We decided only to book accommodation a day in advance just in case of problems. This allowed us to stay in Pitlochry for two nights to allow the tail-end of Hurricane Katya to blow through. If all the accommodation had been pre-booked we would have felt under more pressure to ride through the wind which I think would have been a mistake. The wind made the ride to Corbridge the following day probably the least pleasurable of all the days, and the wind had died down considerably by then.Slightly damp on the Corran Ferry
We had a couple of B&B numbers in each area, mostly from one of the many 'motorcycle friendly accommodation' websites, and rang ahead each evening so we knew exactly where we were aiming for when we set off each day. We were surprised by just how many B&B were booked up considering it was late September.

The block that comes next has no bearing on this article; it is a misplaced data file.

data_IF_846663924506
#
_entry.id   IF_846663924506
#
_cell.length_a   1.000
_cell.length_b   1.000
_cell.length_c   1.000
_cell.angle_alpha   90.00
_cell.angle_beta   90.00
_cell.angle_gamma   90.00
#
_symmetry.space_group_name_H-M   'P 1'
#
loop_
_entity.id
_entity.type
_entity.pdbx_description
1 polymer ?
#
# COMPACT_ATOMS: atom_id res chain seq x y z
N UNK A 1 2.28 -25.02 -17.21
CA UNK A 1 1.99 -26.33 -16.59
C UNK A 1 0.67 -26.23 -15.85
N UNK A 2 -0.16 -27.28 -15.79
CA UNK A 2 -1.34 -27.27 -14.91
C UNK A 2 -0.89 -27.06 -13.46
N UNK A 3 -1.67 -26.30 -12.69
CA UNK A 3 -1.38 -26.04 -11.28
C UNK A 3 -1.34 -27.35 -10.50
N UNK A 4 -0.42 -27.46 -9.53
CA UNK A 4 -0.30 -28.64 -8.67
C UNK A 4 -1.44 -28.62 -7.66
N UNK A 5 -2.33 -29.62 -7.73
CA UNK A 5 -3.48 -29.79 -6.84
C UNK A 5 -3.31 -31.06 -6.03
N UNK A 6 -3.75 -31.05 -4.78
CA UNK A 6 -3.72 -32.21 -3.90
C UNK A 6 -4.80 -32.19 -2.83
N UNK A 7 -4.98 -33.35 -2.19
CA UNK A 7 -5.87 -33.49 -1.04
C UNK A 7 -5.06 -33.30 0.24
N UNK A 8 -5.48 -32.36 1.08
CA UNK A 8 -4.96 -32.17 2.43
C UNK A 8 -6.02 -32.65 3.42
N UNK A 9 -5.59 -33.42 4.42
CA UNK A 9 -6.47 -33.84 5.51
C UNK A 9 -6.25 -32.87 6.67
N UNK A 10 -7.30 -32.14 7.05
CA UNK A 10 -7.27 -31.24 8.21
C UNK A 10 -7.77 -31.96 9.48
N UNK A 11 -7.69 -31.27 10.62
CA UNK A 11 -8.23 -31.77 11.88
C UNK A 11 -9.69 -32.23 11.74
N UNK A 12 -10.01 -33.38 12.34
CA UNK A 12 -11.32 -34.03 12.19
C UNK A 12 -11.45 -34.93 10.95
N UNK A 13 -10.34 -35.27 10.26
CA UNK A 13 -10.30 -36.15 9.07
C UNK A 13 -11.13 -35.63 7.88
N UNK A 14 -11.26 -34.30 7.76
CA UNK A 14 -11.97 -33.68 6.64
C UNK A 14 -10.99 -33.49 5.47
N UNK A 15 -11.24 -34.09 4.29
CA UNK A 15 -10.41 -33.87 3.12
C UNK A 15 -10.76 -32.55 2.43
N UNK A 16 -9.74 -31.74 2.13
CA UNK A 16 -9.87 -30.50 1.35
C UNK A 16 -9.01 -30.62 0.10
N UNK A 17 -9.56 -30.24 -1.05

When planning first started I was intending to do the run alone, but Brian, a friend of 30 years, said he would like to come along - an offer I readily accepted. The combination of a 1958 Venom which I've had for a while and have confidence in; a 1979 Bonneville which was more of an unknown quantity, Brian having only bought it earlier in the year, and two riders without any real experience of riding for more than a day at a time was perhaps not the best recipe for success, but it was what we had.Not the end of our journey - not even half way